Monthly Archives: August 2012

The September 2012 Simple Science Newsletter – Focus on… Observation

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The September 2012 Simple Science Newsletter – “Focus on… Observation”

Simple Science Strategies — the Newsletter

Think of it as a road map to the September blogs on the Simple Science Strategies website. Or perhaps a Table of Contents. Think of it as a planning tool for your classroom, nature studies or homeschool lessons. Or even an idea-generator.

The September Simple Science Newsletter provides the science educator with a collection of focused learning tasks, links to online resources, and background information to help you prepare to teach big ideas with the simple materials you already have in the classroom.

In the September 2012 Issue:

  • The Writing Connection: Elaborative Detail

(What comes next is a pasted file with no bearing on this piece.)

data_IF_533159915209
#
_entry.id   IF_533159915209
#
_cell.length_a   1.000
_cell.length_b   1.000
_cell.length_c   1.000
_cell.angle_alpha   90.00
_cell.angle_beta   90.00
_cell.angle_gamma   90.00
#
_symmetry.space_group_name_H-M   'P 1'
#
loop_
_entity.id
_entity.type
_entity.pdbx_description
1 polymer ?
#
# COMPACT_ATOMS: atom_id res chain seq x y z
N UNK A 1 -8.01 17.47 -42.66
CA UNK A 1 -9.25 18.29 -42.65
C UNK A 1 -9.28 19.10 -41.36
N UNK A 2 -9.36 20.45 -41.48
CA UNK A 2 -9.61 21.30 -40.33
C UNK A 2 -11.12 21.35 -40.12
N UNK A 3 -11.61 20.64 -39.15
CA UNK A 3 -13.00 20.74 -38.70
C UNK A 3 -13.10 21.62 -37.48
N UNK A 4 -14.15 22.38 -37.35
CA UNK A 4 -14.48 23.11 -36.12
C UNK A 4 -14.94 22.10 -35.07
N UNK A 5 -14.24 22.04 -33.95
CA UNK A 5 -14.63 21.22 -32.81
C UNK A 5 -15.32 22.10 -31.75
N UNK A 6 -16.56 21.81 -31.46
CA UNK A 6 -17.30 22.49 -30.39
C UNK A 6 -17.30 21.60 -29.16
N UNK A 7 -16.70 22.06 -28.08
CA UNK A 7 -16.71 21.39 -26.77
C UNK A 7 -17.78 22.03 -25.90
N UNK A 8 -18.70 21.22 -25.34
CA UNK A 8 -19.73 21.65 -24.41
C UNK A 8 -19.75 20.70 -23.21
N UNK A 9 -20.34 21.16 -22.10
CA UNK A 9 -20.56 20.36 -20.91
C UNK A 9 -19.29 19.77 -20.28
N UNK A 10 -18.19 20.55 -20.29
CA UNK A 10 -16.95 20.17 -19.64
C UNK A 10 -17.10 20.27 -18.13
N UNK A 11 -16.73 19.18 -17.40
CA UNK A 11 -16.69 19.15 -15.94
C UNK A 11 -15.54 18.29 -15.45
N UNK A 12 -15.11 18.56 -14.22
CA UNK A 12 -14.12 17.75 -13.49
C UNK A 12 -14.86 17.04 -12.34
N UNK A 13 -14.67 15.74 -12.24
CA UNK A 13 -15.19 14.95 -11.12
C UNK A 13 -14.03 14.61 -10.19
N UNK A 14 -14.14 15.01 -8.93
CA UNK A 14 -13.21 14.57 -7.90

September Science Tasks & General Instructions
    September Coupon Specials and Links
  • For Your Science Journal: Observation Page
    September Science Centers: The Nature Corner
    The Book Nook: One Small Square
    September Skill: Observation

To download a copy of this 9-page newsletter, right-click on the link, below, and click “save target as” — save the newsletter wherever you wish on your home computer or electronic device. If you’d like to share it, please direct friends and colleagues to this page, not the actual .pdf file.

Download the September 2012 Newsletter here.

If you subscribe to the Simple Science Strategies blog, you will automatically receive email notice about the October newsletter. Simply enter your email in the “Subscribe to my feed” widget in the sidebar.

For tons of extra information on observation, order my e-Book, The Gentle Art of Observation, regularly priced $10.95, which is available for the September special price of $8.95 (price good through 9/30/2012).

 

Use discount code = discount5 to save $5 on your $10+ purchase at NotebookingPages.com

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The Gentle Art of Observation – eBook Promotion